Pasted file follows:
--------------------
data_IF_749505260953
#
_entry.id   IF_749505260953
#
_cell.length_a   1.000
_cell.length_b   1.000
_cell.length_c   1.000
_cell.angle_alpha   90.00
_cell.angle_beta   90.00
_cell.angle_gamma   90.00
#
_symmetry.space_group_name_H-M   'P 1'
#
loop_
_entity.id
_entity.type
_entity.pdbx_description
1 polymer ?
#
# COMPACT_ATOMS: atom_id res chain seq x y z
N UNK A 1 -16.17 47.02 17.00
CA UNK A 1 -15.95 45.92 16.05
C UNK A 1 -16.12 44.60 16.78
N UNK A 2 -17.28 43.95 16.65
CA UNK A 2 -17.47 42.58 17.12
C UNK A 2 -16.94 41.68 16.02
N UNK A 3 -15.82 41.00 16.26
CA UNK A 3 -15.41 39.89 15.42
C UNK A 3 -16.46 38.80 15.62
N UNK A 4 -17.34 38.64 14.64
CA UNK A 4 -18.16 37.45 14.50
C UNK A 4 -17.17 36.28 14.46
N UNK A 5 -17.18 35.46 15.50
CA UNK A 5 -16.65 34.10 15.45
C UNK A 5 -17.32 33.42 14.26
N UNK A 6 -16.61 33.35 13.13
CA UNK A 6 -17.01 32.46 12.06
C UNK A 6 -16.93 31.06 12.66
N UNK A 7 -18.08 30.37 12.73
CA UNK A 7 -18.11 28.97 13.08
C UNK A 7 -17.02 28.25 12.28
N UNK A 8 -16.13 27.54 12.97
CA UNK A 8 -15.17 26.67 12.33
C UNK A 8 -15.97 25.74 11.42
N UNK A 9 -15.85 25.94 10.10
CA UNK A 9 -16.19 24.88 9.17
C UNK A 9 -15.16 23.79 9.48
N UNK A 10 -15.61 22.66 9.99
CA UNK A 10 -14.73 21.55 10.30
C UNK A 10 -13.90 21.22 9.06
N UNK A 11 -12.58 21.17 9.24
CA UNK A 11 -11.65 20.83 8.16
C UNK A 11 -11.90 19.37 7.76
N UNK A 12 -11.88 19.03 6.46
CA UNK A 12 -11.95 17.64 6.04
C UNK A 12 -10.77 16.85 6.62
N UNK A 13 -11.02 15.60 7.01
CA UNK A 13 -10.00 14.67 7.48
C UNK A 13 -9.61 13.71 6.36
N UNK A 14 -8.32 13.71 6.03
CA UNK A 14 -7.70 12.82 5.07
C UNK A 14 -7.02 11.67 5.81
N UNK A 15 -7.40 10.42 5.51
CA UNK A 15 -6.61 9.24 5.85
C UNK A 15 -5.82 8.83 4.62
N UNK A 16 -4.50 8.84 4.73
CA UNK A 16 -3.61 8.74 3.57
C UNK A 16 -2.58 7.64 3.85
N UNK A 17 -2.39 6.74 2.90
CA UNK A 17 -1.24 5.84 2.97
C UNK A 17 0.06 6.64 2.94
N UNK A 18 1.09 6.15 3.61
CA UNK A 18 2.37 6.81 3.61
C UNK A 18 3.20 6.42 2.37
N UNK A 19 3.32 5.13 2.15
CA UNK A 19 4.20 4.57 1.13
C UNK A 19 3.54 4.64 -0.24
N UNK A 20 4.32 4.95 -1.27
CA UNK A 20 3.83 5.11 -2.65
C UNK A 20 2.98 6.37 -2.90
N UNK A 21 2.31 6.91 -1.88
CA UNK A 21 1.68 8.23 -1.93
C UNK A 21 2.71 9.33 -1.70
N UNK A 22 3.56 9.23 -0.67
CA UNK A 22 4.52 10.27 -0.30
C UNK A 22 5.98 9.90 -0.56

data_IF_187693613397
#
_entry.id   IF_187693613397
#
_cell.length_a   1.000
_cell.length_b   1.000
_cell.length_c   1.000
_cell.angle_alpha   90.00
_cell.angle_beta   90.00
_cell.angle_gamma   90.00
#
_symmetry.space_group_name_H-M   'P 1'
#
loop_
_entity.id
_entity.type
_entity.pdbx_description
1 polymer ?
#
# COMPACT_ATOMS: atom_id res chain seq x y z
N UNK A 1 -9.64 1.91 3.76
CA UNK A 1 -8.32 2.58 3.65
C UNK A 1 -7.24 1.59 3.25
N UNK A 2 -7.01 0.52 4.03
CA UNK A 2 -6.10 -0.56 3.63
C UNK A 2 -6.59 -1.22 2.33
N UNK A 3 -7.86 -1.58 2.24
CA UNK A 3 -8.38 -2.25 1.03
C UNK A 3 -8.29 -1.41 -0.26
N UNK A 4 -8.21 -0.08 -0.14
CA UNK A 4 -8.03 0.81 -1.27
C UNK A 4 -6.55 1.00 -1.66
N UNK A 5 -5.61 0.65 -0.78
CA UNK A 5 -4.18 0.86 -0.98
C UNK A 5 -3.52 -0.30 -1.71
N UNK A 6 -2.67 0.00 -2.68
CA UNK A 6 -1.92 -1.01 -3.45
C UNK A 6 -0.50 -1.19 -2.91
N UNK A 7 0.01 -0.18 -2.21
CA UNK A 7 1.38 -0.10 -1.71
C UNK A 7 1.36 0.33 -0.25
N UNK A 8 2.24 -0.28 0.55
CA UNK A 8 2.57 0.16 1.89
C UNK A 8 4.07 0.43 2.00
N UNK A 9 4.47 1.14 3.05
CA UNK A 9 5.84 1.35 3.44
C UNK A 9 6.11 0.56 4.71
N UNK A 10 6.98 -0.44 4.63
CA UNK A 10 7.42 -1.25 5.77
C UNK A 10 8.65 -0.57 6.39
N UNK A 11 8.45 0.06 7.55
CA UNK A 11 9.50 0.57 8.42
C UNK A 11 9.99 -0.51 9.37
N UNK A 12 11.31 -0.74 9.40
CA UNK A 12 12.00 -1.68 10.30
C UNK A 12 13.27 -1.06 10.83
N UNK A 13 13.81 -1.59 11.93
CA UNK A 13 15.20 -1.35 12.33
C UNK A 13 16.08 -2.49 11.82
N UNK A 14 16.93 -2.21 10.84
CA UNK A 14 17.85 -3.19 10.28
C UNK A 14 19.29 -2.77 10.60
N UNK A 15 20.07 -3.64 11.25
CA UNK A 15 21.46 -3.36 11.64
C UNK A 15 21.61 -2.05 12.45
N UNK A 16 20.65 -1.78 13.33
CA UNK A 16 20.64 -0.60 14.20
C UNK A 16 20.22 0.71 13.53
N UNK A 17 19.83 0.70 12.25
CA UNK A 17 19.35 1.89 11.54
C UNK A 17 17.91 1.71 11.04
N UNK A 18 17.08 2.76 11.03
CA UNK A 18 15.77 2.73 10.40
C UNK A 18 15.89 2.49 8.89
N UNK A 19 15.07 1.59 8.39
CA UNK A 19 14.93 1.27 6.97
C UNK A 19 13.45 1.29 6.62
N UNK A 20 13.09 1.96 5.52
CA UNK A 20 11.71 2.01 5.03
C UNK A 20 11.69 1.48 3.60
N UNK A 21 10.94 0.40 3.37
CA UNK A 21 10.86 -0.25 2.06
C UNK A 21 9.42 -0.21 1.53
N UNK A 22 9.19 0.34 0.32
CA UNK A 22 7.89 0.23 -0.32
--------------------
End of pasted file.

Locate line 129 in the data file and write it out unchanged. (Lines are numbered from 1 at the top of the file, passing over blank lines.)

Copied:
CA UNK A 8 2.57 0.16 1.89